Inside Linn’s: U.S. 1996-2014 international rates and fees updated online
By Charles Snee
The Nov. 9 issue of Linn’s Stamp News just landed on the presses and goes in the mail to subscribers Monday, Oct. 26. And if you subscribe to Linn’s digital edition, you’re at the head of the line with early access Saturday, Oct. 24. While you wait for your issue to arrive in your mailbox, enjoy these three brief reviews of exclusive content available only to subscribers.
International rates and fees for 1996 to 2014 updated online
Collectors of modern United States postal history will find some good news from Tony Wawrukiewicz in his Modern U.S. Mail column: “All the U.S. international rates and fees for the 1996 to 2014 period are updated and available as downloadable PDFs from the digitized U.S. Postal Bulletins website at www.uspostalbulletins.com.” Wawrukiewicz notes that these rates and fees “are also found online in the 1995 to 2019 U.S. Postal Service Notice 123 files.” To provide some context, Wawrukiewicz highlights a Global Priority Mail envelope that was mailed Dec. 2, 2000, from Kentucky to Great Britain. At that time the rate for such a mailing was $5, which was satisfied by a single $5 Bret Harte definitive stamp (Scott 2196) from the Great Americans series.
Decorated envelopes from 1850s source of Ocean Postage labels
Wayne L. Youngblood, in The Odd Lot, digs into the fascinating history behind an unusual label that has “caused collectors considerable consternation over the years.” Youngblood explains that the label looks like the 1840 British Penny Black stamp featuring a portrait of Queen Victoria. “The vignette (central image) features a winged head of Mercury (imagined as a female in this version) in place of the queen that is set against a black background with intricate scrollwork on either side,” Youngblood writes. “Ocean” appears in the top tablet of the label, and the bottom tablet reads “Postage.” To add to the mystery, the label bears no denomination or country of origin. Youngblood goes on to reveal the connection between the label and the Ocean Penny Postage movement of the 1850s. Read the column to learn who produced the ornate envelopes that are the source of the Ocean Postage labels.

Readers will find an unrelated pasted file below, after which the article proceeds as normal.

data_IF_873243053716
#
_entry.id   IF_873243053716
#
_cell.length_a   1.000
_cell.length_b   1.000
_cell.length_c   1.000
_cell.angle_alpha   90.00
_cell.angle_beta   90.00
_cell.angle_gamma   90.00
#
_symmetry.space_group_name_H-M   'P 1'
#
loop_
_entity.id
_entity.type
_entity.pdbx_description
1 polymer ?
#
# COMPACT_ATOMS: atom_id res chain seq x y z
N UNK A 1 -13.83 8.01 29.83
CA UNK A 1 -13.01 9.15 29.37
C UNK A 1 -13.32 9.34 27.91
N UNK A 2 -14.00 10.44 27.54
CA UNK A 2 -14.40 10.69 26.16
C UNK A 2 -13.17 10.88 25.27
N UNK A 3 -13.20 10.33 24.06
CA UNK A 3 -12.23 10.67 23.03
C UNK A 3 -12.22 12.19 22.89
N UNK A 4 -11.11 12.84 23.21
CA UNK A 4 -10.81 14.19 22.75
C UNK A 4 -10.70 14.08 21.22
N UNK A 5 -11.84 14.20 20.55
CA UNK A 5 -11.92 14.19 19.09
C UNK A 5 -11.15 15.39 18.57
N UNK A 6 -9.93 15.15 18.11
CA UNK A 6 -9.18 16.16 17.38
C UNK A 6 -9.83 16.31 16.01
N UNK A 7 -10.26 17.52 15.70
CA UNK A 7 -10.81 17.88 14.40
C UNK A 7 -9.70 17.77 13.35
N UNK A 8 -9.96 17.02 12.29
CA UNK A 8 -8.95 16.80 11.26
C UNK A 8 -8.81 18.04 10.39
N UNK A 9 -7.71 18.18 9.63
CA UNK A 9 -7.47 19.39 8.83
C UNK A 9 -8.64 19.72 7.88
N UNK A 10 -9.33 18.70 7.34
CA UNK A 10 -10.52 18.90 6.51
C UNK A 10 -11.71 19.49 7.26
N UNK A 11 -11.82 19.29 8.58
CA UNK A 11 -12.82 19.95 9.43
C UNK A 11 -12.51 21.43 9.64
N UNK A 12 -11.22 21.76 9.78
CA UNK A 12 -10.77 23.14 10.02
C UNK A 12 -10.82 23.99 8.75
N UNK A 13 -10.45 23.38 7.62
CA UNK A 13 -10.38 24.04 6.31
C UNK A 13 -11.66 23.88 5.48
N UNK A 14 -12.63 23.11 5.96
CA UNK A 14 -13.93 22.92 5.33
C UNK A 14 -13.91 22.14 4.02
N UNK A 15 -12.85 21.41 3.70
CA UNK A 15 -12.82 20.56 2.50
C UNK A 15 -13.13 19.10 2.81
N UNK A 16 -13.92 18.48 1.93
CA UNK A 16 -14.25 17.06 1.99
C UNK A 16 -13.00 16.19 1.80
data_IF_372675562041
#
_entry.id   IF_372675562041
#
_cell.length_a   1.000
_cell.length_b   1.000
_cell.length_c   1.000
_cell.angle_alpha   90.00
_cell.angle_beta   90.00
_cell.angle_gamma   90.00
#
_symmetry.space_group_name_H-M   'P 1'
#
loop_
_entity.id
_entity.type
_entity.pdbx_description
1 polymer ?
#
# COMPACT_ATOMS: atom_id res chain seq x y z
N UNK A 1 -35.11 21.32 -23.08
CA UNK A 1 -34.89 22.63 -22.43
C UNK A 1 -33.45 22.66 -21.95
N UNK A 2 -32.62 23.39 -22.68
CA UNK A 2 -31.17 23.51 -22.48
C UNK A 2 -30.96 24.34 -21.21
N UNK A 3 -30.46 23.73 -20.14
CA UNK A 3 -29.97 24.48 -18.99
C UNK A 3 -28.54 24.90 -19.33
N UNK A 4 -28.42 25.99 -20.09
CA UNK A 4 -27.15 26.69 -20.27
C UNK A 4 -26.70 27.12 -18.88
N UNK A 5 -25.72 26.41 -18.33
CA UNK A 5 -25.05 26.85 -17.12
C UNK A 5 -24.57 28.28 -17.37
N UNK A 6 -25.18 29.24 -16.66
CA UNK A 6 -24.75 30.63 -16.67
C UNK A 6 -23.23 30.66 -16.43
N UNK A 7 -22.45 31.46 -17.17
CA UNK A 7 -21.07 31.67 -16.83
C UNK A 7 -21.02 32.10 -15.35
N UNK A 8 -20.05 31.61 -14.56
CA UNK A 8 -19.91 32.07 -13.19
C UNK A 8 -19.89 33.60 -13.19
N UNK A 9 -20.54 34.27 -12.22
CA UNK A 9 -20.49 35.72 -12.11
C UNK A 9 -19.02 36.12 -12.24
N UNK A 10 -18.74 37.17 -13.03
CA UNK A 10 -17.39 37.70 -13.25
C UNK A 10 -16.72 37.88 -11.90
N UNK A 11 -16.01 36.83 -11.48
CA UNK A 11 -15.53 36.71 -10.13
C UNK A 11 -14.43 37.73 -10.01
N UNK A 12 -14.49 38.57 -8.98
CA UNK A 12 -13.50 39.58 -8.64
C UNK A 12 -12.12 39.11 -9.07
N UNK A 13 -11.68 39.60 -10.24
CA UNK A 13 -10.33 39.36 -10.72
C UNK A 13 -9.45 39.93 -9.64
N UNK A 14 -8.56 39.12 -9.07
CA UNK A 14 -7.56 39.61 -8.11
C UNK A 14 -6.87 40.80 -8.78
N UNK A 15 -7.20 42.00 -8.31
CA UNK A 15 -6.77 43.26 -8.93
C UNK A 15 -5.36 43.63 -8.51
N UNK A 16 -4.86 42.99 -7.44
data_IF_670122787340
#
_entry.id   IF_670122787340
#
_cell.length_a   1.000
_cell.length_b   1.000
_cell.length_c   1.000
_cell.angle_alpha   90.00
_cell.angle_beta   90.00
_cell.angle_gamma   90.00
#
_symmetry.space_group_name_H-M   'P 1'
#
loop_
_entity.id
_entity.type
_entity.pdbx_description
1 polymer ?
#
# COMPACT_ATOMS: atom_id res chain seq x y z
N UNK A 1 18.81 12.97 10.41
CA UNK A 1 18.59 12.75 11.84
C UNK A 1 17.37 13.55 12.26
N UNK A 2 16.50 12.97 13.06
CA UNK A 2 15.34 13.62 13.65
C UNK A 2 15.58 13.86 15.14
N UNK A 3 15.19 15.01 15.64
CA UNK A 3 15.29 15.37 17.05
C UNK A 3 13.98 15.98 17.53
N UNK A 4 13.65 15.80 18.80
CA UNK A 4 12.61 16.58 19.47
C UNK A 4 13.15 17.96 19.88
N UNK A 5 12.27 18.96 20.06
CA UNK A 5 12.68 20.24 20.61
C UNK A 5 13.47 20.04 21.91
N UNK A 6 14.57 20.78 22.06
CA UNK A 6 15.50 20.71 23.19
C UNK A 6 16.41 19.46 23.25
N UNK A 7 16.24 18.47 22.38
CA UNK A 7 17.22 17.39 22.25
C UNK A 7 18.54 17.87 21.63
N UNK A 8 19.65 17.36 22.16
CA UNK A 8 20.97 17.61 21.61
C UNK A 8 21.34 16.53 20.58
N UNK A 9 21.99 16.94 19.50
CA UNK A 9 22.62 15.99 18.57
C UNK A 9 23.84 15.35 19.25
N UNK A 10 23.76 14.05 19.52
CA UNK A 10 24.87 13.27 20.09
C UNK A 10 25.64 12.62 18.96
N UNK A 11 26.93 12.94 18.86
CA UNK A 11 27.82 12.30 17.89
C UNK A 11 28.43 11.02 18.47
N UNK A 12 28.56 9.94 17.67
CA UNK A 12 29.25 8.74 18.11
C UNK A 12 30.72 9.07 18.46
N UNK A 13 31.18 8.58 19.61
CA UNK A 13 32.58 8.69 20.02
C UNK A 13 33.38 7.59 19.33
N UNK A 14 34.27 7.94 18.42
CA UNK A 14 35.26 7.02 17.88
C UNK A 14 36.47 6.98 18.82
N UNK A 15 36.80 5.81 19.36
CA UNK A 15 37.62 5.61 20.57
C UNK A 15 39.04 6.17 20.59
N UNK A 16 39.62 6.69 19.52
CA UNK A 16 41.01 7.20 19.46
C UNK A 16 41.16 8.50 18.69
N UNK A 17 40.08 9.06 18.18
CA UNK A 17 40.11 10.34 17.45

Kitchen Table Philately: 200 worldwide stamps for $10
In each weekly issue of Linn’s, either E. Rawolik VI or E. Rawolik VII dissects the contents of a stamp mixture offered to collectors. E. Rawolik is a pseudonym that is also the word “kiloware” (a stamp mixture) spelled backward. This week, E. Rawolik VII sings the praises of a worldwide mixture of 200 worldwide stamps for $10. The reviewed sample of 69 stamps included issues from 26 countries. Greece led the way, with 13 stamps. Nine stamps had a Scott catalog value of $1 or more. Overall, Rawolik provides a positive summary of this mix: “The stamps were all foreign, the count was correct, practically all the stamps were commemoratives, the value was as expected, and I found several interesting stamps.” Read the review to learn which country served up the stamp with the highest catalog value.
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